Intact Beetle Found in 230 Million-Year-Old Lizard Dung

The ancient dinosaur ancestor likely ate the newly described species by accident.
Image
the tiny beetle Triamyxa coprolithica

This beetle found in 230 million-year-old feces is a new species named Triamyxa coprolithica

Media credits

Qvarnström et al.

Joshua Learn, Contributor

(Inside Science) -- The death of the beetle may have been ignoble -- swallowed by a lizardlike creature by accident. But the real injustice for this Triamyxa coprolithica is that it has had to wait for 230 million years in a pile of dung before scientists even acknowledged its species' existence. 

The discovery of an intact pen tip-sized beetle occurred as researchers were digging into a coprolite, which is a fancy word for fossilized poop, as part of an effort to reconstruct the feeding habits of Silesaurus opolensis. The roughly 33-pound (15-kilogram) reptile is closely related to dinosaurs, but predates them. 

The coprolite fossils associated with the reptile contained the remains of a number of insects. Most of these were fragmentary, except for one fully intact beetle. Paleontologists contacted Martin Fikáček, a biologist at the National Sun Yat-sen University in Taiwan who specializes in this sort of beetle.

"It was clear the more we looked at it that it wasn't something that survived until today," he said. Based on CT scans of the coprolite using strong X-ray beams, the researchers determined the insect to be the only known species of a new family. It's related to a similar group still living today, though it isn't their ancestor, said Fikáček, one of the co-authors of a paper describing the new species that was published today in Current Biology. To his knowledge, this may be the first new insect species described from a coprolite. Hence the name: Triamyxa coprolithica.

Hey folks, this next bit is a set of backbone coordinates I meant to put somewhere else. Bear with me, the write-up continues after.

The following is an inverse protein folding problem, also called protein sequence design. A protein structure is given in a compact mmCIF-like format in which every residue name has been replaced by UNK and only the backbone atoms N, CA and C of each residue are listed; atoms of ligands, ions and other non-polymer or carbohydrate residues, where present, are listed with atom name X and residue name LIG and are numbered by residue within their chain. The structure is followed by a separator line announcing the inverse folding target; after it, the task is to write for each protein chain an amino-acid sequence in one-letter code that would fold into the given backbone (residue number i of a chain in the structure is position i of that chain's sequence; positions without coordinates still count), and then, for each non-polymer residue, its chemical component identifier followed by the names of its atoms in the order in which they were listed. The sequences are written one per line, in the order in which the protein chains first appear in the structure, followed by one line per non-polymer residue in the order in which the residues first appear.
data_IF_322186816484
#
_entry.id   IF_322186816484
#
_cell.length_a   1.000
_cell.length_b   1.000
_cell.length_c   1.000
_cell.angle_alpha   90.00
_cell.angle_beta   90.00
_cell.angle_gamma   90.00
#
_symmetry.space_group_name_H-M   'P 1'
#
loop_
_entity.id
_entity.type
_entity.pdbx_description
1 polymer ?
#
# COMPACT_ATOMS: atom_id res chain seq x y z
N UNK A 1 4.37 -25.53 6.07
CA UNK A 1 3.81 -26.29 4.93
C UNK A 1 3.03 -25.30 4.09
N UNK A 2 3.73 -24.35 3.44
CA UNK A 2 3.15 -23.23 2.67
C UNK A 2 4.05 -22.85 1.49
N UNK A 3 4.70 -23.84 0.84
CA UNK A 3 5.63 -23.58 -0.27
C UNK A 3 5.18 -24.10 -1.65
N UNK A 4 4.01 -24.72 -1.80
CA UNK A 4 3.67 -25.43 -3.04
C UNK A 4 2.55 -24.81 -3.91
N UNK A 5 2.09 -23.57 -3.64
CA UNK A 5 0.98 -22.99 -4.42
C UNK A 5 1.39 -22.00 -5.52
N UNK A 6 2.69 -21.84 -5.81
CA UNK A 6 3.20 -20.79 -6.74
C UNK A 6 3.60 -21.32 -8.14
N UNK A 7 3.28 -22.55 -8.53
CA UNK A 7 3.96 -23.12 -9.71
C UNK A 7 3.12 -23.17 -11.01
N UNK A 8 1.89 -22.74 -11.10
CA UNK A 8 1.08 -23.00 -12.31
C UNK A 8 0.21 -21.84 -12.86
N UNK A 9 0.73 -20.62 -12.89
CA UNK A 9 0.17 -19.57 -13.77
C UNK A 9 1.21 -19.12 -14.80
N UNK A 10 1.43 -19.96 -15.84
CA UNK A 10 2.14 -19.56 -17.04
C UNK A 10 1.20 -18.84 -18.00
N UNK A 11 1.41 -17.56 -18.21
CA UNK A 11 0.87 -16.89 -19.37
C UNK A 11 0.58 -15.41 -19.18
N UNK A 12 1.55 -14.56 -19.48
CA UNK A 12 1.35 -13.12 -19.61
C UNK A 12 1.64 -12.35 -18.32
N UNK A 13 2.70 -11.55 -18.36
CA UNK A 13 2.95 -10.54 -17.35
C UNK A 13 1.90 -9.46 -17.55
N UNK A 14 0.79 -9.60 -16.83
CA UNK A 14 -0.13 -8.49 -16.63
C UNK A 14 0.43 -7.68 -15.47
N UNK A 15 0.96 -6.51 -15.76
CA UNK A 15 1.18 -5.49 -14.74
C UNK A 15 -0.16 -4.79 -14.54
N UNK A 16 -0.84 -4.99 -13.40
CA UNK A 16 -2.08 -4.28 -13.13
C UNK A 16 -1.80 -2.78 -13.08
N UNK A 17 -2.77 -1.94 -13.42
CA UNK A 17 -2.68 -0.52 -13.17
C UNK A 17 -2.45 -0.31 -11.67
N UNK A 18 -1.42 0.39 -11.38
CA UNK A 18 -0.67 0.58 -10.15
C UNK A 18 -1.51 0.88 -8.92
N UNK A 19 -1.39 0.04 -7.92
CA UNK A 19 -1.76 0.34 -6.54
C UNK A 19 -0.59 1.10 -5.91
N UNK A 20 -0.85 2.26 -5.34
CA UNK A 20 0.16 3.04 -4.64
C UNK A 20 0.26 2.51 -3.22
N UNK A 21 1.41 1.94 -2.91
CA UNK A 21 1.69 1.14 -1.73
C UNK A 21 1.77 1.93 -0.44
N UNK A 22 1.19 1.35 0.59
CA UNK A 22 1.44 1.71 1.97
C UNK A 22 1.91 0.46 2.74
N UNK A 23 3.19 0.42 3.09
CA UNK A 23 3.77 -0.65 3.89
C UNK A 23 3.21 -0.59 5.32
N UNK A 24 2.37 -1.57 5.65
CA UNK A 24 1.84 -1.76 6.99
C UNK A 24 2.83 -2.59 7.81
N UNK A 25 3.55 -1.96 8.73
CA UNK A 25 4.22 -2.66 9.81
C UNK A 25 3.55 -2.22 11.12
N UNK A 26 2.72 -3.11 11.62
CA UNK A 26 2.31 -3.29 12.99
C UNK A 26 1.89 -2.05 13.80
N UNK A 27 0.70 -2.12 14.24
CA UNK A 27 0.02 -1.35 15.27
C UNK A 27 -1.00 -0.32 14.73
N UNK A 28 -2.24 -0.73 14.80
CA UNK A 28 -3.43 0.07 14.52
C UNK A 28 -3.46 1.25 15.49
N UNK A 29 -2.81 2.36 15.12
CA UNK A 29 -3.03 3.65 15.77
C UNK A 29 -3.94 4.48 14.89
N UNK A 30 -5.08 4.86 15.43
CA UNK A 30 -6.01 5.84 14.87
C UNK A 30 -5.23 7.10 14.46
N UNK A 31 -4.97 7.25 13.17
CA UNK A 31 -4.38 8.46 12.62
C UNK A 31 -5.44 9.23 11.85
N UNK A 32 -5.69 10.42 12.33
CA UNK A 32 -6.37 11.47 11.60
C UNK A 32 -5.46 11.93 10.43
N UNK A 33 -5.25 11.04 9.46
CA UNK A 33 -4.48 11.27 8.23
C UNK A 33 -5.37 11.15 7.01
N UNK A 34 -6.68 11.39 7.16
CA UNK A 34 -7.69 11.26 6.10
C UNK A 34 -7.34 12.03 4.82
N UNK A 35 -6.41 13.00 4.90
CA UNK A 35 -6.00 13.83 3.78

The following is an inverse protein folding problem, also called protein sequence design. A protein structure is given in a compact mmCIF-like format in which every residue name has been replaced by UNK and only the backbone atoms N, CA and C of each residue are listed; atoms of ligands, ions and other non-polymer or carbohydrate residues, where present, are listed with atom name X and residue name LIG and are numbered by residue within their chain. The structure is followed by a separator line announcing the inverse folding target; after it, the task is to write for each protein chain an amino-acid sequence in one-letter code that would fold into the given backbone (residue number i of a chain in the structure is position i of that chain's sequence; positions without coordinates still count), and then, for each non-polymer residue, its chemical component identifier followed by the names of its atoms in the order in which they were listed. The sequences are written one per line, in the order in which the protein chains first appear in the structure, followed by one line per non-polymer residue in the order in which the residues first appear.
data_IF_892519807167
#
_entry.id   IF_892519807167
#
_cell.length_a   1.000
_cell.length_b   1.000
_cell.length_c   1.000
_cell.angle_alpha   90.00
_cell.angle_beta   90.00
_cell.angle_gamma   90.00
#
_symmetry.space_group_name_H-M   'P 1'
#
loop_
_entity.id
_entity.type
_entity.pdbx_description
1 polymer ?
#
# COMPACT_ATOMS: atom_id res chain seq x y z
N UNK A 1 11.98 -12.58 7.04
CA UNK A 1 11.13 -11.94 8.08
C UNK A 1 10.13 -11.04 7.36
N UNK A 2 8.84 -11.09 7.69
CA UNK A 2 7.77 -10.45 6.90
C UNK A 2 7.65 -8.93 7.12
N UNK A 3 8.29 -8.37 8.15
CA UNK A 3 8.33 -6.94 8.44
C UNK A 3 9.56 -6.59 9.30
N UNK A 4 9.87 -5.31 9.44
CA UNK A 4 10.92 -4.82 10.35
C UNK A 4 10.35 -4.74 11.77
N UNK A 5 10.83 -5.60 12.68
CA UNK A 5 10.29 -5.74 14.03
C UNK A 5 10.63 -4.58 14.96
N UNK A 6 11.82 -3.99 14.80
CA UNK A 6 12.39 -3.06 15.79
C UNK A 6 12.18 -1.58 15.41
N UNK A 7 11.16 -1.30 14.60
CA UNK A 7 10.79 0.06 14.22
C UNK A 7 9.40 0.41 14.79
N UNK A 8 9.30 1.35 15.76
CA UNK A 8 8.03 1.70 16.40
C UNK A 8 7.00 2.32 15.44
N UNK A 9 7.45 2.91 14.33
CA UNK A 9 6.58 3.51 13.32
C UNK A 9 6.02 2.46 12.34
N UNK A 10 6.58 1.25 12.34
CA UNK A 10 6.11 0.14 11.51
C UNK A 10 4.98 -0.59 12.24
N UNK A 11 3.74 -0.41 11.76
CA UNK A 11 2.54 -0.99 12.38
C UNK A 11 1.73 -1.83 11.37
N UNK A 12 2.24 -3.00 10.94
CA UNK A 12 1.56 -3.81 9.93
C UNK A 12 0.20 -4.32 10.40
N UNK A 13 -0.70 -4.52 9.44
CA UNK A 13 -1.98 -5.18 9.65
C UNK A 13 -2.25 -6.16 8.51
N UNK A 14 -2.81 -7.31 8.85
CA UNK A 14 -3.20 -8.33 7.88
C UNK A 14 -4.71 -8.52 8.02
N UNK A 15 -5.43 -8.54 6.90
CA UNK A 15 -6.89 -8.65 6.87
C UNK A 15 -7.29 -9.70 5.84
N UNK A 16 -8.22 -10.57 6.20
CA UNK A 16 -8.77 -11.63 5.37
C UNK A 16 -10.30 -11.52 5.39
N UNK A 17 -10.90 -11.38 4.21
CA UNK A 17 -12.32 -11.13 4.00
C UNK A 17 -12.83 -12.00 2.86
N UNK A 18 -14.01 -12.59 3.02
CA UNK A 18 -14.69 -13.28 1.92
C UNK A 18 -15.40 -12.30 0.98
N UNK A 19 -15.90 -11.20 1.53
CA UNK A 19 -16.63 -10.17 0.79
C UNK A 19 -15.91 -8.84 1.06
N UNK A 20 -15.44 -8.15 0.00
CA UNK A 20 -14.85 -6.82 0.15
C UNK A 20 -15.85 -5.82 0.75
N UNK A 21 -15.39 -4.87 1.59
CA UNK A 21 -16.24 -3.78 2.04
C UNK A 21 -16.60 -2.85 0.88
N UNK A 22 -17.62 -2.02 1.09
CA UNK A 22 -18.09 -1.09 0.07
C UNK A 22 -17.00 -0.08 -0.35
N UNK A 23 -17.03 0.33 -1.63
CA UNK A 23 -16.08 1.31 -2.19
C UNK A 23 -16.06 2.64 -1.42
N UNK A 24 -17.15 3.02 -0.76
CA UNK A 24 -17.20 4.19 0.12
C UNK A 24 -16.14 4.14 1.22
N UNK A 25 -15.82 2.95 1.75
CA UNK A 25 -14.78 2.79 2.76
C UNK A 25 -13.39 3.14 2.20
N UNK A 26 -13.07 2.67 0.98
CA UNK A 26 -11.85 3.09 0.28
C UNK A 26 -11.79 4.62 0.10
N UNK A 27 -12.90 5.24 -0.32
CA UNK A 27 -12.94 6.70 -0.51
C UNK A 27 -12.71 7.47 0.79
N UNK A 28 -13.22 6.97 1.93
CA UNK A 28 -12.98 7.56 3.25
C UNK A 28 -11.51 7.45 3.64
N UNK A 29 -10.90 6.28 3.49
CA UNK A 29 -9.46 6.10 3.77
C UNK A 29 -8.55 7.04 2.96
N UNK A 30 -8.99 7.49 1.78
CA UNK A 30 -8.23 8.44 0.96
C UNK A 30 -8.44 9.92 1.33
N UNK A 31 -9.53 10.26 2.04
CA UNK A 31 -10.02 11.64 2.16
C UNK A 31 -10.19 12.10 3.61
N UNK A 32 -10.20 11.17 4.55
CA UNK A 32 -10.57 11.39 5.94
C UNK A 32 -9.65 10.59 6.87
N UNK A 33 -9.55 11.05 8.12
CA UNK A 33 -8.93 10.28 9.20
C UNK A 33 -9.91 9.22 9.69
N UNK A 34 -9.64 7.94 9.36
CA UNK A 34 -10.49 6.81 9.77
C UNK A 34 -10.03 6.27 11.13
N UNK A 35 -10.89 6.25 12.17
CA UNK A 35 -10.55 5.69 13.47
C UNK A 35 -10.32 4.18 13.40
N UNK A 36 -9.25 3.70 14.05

The reptile sported a beak and was likely about 2 meters long, leading Fikáček and his colleagues to believe the tiny beetle wasn't specifically on the menu. The reptile, which may have been insectivorous or omnivorous, likely swallowed a whole bunch of Triamyxa coprolithica accidentally while munching on something else -- besides the intact specimen, a number of fragments of other individuals of the same species were also found in the fossil turd. 

"Probably why it remains so nicely preserved is because it wasn't chewed," Fikáček said. "It was probably present in the environment in large numbers."

Fikáček said it's pretty rare to find tiny beetles like this from so long ago. The oldest specimens found in amber are about 140 million years old. But coprolites can be analyzed with the same CT scans as amber, opening up a whole new potential venue for the discovery of ancient creatures. 

"That would be the coolest thing, because we don't have many fossils from insects from this time," he said.  
 

Article-resident newsletter signup form

Keep up to date with the latest content from Inside Science

Author Bio & Story Archive
Joshua Rapp Learn (@JoshuaLearn1) is an expat Albertan based in Washington, D.C. He reports on science for publications like National Geographic, New Scientist, Smithsonian, Scientific American, Washington Post, The Atlantic, Science and Hakai.